When they can build a car like that, then I’ll think it’s worth 65 thousand pounds (or the dollar equivalent) — not that I’d be able to afford it anyway. I’m just saying.

The T.V. Show That Ate My Brain

— and the ones that still may.

When I moved back to Texas to look after my dad, I had a lot of “Oh, just shoot me now” moments. Like every day at four p.m. when we had to watch “Walker, Texas Ranger.” Back then Daddy was still capeable of working the T.V. remote, and in fact maintained a death grip on the thing the rest of the evening. And of course since he had to crank the volume up, there was very little chance of escaping Walker’s grasp anywhere in the house. And it was not like he’d never seen the show before.

Pop was big on repetition. He had read every Perry Mason mystery ever written… at least a dozen times. He claimed he didn’t try to remember how they turned out, so they were just as fresh to him the next time he read them. If they were anything like the T.V. show, he wouldn’t even need to remember particulars.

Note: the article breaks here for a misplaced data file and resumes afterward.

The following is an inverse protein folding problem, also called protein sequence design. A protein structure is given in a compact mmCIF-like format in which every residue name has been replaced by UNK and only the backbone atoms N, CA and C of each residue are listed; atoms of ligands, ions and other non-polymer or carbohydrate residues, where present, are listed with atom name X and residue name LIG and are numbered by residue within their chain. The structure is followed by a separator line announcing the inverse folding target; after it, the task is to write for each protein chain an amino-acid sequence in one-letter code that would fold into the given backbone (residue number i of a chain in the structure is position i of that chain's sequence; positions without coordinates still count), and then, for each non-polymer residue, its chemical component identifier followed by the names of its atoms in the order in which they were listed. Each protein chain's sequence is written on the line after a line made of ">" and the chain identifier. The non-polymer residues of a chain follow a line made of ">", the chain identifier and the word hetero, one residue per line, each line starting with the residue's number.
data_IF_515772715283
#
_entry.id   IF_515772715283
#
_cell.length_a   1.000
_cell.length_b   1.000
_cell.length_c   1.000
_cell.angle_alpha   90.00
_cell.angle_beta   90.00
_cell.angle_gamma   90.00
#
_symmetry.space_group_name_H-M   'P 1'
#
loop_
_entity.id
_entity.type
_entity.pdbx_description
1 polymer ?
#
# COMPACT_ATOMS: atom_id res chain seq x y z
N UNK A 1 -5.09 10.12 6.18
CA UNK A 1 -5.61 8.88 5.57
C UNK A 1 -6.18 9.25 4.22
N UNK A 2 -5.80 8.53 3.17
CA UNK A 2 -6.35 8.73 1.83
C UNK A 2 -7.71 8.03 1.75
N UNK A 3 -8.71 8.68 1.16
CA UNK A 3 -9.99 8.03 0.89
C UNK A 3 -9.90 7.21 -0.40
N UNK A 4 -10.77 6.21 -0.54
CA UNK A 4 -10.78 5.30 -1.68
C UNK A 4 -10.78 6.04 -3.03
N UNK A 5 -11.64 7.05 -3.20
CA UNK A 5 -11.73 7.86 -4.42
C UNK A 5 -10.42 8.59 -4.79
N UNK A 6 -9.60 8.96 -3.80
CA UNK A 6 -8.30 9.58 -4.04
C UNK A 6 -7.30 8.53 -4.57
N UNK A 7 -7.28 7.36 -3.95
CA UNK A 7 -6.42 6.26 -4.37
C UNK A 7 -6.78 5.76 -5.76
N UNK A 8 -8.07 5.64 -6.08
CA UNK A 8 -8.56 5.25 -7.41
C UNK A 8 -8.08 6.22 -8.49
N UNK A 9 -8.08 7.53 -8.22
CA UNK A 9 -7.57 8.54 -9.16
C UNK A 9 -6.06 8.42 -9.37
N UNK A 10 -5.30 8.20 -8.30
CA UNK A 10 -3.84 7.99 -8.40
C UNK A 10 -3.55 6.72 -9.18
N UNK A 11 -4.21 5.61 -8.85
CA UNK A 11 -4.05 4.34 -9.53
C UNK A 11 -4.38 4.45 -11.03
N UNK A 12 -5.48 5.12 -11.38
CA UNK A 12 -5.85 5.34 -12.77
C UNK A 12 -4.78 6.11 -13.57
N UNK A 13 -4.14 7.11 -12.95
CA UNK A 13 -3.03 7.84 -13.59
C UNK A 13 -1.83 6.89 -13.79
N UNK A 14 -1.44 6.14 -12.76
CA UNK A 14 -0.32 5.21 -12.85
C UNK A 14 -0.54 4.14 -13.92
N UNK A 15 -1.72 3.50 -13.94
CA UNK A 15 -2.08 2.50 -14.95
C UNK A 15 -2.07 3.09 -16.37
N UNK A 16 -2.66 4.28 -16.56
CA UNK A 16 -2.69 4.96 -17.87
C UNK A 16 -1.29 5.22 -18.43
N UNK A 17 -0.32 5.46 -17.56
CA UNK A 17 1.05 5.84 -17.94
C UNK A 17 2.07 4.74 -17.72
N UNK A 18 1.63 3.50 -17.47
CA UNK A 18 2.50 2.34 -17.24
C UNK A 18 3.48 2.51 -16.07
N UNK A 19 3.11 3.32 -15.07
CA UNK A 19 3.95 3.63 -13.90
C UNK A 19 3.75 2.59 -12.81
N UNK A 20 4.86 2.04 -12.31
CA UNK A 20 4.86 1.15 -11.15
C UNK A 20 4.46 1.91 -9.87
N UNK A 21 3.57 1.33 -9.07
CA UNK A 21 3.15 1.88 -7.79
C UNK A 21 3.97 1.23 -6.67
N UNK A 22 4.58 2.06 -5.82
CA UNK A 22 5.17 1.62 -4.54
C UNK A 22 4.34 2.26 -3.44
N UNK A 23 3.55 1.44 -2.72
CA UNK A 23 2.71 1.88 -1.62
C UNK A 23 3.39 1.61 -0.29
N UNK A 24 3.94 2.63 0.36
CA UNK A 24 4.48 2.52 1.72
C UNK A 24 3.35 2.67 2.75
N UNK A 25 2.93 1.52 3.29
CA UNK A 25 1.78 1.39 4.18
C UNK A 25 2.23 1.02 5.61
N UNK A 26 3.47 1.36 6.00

I can’t think of more than a handful of Walker episodes where the girlfriend/lawyer didn’t get carried off by the bad guys and have to be rescued. She made it through law school, could apparently handle herself in a hostile courtroom, but couldn’t pick up a wrench and clock a guy upside the head — had to wait for mister kung-fu asskicker to rescue her. Oh, please. Let me just open a vein.